Singapore Was Praised For Controlling Coronavirus. Now It Has The Most Cases In Southeast Asia : Goats and Soda The Southeast Asian city-state was lauded as a success story when it came to controlling the coronavirus. Now, it's facing an enormous outbreak in the cramped quarters where migrant laborers live.
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Singapore Was A Shining Star In COVID-19 Control — Until It Wasn't

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Singapore Was A Shining Star In COVID-19 Control — Until It Wasn't

Singapore Was A Shining Star In COVID-19 Control — Until It Wasn't

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MICHEL MARTIN, HOST:

Now to Singapore, which was once praised for how it handled the coronavirus pandemic. The World Health Organization pointed out that aggressive contact tracing allowed the city-state to quickly identify and isolate any new cases, and they kept the number of cases extremely low. All of that has changed now. Not only is Singapore under a strict lockdown - it now has the most coronavirus cases in Southeast Asia. NPR's Jason Beaubien reports that the outbreak has been driven by thousands of infections in overcrowded dormitories for foreign workers.

JASON BEAUBIEN, BYLINE: Singapore's coronavirus outbreak is concentrated almost entirely among migrant laborers who for the last month have been locked down in cramped dormitories. For example, on Tuesday, Singapore reported nine new coronavirus cases in Singapore permanent residents and 519 among foreign workers.

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GAN KIM YONG: We have started testing with the dormitories, where there were a high number of cases detected.

BEAUBIEN: The minister of health, Gan Kim Yong, says Singapore is testing thousands of migrant workers every day. Yet the virus is spreading so rapidly in the dormitories it's exceeding the city's testing capacity.

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GAN: For dormitories where the assessed rate of infection is extremely high, our efforts are focused on isolating those who are symptomatic, even without a confirmed COVID-19 test. This allows us to quickly provide medical care to these patients.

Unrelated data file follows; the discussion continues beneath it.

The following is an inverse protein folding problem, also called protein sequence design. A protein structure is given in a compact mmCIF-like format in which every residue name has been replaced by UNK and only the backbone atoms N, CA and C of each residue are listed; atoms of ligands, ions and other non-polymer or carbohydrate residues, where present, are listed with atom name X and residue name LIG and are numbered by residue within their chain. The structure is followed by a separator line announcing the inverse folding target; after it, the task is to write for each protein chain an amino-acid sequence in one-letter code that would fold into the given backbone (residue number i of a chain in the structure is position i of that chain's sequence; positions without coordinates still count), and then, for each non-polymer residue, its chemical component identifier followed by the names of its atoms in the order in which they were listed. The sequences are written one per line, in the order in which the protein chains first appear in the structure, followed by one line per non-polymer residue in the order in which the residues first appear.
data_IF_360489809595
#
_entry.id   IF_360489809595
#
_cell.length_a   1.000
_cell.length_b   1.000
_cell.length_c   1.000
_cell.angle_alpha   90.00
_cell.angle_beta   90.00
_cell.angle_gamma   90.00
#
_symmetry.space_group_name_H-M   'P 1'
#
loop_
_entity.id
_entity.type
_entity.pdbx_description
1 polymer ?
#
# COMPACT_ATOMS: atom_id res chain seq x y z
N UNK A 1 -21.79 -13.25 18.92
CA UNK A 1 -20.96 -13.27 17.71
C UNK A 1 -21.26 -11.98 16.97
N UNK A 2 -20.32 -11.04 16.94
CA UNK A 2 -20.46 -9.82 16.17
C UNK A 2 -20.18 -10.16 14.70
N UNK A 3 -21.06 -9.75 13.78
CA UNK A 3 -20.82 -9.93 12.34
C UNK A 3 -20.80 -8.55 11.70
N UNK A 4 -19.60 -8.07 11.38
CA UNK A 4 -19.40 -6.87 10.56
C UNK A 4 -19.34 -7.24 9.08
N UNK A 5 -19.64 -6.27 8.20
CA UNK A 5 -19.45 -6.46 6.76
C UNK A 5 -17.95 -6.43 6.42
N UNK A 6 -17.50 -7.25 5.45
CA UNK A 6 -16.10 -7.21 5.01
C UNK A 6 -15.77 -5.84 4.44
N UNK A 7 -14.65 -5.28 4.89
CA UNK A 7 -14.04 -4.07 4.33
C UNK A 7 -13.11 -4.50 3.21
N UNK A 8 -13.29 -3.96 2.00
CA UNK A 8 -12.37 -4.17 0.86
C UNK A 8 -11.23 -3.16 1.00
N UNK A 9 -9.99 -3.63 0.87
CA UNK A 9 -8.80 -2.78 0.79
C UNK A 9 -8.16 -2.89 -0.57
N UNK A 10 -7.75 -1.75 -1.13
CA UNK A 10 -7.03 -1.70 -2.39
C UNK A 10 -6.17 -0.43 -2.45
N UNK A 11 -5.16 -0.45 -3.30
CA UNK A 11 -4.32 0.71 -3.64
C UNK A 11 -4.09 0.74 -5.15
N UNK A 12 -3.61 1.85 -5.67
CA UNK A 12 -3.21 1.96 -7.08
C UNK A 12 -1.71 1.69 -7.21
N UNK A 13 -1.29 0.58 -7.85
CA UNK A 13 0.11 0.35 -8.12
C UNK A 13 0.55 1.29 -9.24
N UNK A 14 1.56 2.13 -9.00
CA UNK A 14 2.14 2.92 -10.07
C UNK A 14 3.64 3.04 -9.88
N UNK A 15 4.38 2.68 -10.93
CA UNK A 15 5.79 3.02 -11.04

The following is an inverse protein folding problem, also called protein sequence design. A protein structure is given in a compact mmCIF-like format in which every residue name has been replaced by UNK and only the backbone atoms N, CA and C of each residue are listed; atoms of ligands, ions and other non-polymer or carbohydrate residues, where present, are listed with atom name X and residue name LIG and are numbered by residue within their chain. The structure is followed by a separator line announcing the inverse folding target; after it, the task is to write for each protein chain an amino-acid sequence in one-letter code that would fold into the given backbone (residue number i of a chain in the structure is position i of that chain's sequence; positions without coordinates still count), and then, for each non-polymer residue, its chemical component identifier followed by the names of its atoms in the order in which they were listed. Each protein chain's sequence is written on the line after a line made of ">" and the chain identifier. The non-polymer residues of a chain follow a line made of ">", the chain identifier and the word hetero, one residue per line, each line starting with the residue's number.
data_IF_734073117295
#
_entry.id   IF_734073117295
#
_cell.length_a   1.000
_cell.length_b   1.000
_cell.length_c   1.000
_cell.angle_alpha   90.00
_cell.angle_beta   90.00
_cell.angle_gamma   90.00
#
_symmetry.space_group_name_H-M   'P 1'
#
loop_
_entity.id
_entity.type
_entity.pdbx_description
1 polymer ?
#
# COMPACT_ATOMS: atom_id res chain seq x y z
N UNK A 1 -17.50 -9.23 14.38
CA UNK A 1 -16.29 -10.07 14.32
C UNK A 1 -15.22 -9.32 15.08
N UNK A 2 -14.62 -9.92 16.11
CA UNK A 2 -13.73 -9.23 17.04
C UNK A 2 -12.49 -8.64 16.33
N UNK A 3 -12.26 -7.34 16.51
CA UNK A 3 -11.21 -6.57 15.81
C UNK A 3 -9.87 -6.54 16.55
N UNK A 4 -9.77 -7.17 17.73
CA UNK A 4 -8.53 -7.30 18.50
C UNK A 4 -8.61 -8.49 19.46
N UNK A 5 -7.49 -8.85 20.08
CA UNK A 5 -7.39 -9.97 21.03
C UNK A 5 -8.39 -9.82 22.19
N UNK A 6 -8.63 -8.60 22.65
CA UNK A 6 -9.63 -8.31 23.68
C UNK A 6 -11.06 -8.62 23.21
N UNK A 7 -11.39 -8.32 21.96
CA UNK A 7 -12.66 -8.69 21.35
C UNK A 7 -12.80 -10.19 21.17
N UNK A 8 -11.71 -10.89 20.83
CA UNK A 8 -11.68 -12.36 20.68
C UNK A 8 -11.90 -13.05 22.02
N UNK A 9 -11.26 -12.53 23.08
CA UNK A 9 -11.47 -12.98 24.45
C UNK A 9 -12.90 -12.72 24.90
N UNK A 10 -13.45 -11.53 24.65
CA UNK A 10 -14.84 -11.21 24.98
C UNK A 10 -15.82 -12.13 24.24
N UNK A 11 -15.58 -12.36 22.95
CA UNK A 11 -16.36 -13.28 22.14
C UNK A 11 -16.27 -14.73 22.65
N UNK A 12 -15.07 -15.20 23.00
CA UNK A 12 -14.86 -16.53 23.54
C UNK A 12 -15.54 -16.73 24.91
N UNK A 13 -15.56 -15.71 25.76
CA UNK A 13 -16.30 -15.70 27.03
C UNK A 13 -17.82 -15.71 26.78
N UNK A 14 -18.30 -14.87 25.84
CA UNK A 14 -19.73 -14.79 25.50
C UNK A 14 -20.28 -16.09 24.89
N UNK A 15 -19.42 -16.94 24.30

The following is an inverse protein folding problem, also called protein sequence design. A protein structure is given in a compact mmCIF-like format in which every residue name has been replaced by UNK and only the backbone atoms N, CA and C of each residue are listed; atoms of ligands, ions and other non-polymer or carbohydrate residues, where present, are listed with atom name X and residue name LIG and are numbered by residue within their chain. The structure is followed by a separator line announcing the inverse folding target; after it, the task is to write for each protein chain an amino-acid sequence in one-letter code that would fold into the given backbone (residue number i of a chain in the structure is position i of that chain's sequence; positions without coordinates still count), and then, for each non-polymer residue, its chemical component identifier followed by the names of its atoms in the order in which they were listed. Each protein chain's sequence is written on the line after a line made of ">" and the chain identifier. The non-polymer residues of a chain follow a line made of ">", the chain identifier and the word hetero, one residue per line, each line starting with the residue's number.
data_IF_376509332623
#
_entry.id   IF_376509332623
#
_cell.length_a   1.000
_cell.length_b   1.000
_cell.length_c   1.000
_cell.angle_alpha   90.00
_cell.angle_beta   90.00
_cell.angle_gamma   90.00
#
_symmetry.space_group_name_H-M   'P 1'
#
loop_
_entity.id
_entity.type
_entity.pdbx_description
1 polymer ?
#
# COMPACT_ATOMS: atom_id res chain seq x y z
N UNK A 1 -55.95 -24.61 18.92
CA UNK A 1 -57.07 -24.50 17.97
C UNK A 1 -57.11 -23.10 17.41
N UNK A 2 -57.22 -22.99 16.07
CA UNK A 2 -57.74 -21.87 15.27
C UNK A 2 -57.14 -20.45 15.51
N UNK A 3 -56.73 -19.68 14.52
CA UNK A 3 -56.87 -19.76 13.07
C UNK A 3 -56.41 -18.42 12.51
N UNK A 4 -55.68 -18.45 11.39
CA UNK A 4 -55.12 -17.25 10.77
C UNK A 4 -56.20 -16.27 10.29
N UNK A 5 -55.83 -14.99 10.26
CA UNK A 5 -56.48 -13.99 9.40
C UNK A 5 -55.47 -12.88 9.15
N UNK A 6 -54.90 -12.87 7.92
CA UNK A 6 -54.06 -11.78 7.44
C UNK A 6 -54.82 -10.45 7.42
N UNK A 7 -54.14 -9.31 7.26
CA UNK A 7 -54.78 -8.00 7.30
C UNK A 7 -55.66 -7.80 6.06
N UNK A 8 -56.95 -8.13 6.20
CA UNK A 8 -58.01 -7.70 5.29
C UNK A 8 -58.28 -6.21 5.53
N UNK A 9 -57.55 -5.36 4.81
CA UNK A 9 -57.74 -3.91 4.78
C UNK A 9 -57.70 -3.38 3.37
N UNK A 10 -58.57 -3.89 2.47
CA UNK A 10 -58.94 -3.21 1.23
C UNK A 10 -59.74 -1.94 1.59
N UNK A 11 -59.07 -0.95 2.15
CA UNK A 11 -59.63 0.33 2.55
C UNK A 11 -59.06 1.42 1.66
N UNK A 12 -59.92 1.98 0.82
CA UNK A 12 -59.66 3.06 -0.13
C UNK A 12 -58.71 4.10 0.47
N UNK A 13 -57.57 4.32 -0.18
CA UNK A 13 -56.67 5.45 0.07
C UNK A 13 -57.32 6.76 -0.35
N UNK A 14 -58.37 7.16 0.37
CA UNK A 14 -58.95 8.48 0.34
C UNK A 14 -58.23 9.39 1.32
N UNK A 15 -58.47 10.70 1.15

BEAUBIEN: On a per capita basis, Singapore is the second-richest country in Asia and has a small population of just under 6 million. Its economy relies heavily on young men from Bangladesh, India and other countries who work doing construction and manufacturing jobs. More than 300,000 of these low-paid laborers live in designated dorms. The vast majority of Singapore's coronavirus cases, 85%, have come from these dormitories.

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GAN: So far, the majority of the cases have had relatively mild diseases or no symptoms. And they do not require extensive medical intervention.

BEAUBIEN: Health Minister Gan credits the extensive screening with finding many workers who are positive but didn't appear sick.

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GAN: About 30% require closer medical observation due to their underlying health conditions or because of old age.

BEAUBIEN: As of this week, only a handful - less than two dozen - were in hospital intensive care units. The city is setting up thousands of what it calls community care beds in convention centers and other public buildings. The hope is that most of these cases can be managed by medical staff in these temporary wards. So far, the city has 10,000 community care beds and plans to expand this to 20,000 by mid-June.

Mohan Dutta, who has worked closely with these migrant laborers over the years, says the coronavirus outbreaks in the dormitories was predictable. Most rooms house between 12 to 20 men. And he says they weren't designed to have workers staying in them 24/7 during a lockdown.

MOHAN DUTTA: So these are rooms that are set up to optimize the space. So they would have bunk beds, and then there is little room to move around. They have little room to store their things, which really contributes to the sense of the rooms being unhygienic.

BEAUBIEN: Dutta is a professor at Massey University in New Zealand. Before that, he worked at the National University of Singapore studying marginalized communities. And he's been surveying migrant workers about their concerns during this pandemic. In many of the compounds in Singapore, a hundred workers share a block of five toilets and five shower stalls. Because of the current lockdown, most of these workers aren't allowed to leave the dorms.

DUTTA: There is this sense of panic and fear, and part of that is related to this sense of not being able to move outside of the room and everyone pretty much being stuck in the room at such close proximity.

BEAUBIEN: Singapore's health ministry has moved aggressively to try to address the coronavirus outbreaks in these housing blocks. The government is trying to decongest the hardest-hit dorms. But even Dutta concedes that it's impossible to find an alternative accommodation for more than 300,000 workers in the short term. COVID-19 is forcing Singapore to confront how it treats this often-overlooked population. And Dutta hopes this outbreak will lead to major changes in how foreign workers are housed and treated down the road.

Jason Beaubien, NPR News.

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